If we consider the statistic (flawed though it is) the nations in the top five rank of population under one authority that are also the leading nations by GDP per person of the group of five, we get the United States, 6th in the world per person GDP, and next, again surprising to many, Brazil, ranked 75th by person GDP. China is far back at 99th, but trying to grow fast, Indonesia is 120th and India is 128th, but trying to grow fast. I assume many people here are interested in energy, so it should be noted that when ranked by oil production only the United States and China ranked (as of 2008) in the top five world oil producers of the "big five" in population, U.S. ranked a surprising 3rd and China 5th as single nations, but both nations are at this time in production decline.

If the European Union disolves, how the Europeans accept and react to this catastrophic cultural event will determine much about the future of the world. Europe has been a huge influence on development around the world, putting in foriegn aid, cultural influence, technical assistance, scientific and cultural research and development, assisting in development of world education and acting as intermediary in places where the U.S. is either feared or detested.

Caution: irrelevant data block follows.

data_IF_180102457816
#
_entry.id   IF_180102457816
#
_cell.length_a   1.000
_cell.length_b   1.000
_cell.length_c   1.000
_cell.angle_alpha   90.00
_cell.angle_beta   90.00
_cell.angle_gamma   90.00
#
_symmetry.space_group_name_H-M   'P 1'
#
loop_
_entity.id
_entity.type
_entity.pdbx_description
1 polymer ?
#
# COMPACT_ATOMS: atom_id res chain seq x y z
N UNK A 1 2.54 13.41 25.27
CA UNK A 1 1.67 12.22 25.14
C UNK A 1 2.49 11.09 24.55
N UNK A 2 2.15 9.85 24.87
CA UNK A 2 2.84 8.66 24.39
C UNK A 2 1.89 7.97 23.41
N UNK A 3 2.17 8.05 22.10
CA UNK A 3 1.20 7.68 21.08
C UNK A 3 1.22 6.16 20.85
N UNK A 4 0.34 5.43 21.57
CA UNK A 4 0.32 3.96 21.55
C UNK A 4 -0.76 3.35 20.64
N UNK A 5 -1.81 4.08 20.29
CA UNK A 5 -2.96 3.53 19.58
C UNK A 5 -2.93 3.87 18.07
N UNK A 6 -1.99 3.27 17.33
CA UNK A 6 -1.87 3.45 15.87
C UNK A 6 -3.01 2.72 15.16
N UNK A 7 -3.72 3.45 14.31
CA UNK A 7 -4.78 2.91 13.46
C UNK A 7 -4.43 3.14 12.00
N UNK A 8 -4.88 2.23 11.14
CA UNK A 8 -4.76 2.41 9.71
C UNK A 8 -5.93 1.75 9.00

While the U.S. provided the guns to the world the Europeans essentially provided the butter. As Europe fractionalizes and turns inward to its own problems it will leave a gaping hole in the cultural, political, economic and technical development of the world. A European Union collapse could very well by greater in importance than the collapse of the Soviet Union in the cultural direction of the world.

Should the United States be cheered by this? Even if we wanted to help save the European Union could we? As strong as we still are, we are greatly weakened by our recent banking crisis, as trillions of dollars in supposed wealth essentially disappeared. The U.S. is already taking a turn to the insular, to a turning inward, just at the moment when we are in need of taking a global view.